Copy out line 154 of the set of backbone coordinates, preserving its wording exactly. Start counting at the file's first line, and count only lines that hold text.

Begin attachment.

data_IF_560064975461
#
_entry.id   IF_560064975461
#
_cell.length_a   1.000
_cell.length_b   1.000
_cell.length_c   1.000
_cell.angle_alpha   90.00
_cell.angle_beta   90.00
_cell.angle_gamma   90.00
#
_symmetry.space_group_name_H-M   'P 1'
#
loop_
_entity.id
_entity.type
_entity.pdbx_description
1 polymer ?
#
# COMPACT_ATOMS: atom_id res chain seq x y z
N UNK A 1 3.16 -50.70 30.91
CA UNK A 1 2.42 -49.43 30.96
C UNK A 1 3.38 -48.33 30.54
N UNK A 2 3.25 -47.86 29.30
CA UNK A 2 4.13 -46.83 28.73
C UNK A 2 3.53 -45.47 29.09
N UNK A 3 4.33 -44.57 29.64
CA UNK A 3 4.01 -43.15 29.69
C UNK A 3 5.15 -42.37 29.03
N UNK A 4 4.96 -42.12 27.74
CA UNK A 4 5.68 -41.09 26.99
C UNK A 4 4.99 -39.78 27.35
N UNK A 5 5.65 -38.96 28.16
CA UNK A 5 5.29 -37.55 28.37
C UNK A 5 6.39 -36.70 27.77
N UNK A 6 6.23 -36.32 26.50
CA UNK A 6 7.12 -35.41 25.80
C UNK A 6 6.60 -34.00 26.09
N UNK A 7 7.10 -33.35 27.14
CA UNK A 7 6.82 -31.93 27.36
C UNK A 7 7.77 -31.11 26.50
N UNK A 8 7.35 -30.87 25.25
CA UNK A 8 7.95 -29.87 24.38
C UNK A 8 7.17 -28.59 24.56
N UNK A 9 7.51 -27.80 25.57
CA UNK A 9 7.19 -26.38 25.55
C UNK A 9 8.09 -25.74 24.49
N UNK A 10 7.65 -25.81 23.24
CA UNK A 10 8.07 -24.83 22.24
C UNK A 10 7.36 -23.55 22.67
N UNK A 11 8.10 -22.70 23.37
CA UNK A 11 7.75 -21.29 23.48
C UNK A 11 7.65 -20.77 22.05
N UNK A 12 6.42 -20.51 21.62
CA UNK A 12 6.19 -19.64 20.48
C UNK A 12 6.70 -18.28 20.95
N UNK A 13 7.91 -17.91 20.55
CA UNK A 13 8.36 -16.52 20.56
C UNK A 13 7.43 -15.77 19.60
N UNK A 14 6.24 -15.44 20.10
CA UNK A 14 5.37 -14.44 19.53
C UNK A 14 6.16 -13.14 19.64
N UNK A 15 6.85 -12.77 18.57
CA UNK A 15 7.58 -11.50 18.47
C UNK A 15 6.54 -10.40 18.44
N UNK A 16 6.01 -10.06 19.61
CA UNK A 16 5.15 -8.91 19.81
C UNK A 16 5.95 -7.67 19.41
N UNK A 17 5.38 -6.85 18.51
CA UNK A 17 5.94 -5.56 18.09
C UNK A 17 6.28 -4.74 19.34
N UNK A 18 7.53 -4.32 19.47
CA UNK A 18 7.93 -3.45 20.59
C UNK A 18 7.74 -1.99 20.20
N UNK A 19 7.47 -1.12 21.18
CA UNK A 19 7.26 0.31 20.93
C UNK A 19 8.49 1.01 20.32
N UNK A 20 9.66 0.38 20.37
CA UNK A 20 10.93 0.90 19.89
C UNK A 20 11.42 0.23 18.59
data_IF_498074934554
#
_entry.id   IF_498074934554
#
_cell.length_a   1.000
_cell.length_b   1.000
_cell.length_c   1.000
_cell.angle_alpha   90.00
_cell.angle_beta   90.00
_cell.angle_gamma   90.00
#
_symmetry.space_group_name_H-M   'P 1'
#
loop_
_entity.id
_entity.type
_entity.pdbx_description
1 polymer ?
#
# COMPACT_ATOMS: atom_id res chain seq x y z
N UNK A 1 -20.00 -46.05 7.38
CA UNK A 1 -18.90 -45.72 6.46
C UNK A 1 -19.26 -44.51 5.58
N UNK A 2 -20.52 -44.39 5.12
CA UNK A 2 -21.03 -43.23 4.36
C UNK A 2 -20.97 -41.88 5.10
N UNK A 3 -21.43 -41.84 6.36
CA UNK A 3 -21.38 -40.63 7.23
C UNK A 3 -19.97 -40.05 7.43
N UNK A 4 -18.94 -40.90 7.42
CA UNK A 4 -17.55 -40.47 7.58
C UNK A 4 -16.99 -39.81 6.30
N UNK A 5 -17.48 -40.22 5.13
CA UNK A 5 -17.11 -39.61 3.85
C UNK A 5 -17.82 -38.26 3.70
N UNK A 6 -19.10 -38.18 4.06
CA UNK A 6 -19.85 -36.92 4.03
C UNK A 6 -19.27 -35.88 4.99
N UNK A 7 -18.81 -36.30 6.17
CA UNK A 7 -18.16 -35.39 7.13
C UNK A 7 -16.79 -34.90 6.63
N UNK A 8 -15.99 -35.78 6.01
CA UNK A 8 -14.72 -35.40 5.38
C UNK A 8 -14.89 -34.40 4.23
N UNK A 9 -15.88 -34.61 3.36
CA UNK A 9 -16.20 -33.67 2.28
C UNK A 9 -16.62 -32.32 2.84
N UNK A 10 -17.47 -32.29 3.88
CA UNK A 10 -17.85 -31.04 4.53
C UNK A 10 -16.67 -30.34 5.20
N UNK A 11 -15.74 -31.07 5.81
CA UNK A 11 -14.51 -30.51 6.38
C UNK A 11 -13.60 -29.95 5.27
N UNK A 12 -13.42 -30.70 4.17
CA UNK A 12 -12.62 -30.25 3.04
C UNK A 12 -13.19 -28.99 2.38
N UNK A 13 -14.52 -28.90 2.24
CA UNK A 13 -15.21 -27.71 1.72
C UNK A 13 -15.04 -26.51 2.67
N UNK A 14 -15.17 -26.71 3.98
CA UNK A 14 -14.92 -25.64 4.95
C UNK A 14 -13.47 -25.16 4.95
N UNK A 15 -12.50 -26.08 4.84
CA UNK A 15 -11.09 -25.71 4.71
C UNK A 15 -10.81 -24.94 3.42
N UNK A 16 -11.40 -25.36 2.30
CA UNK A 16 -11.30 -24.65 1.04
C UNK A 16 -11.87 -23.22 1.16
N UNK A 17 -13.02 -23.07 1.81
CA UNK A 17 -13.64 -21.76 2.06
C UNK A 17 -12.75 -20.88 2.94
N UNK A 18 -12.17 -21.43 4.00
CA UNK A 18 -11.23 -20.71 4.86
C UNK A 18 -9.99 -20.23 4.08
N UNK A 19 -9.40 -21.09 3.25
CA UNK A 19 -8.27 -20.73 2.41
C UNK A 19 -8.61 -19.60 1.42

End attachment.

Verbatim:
C UNK A 18 -9.99 -20.23 4.08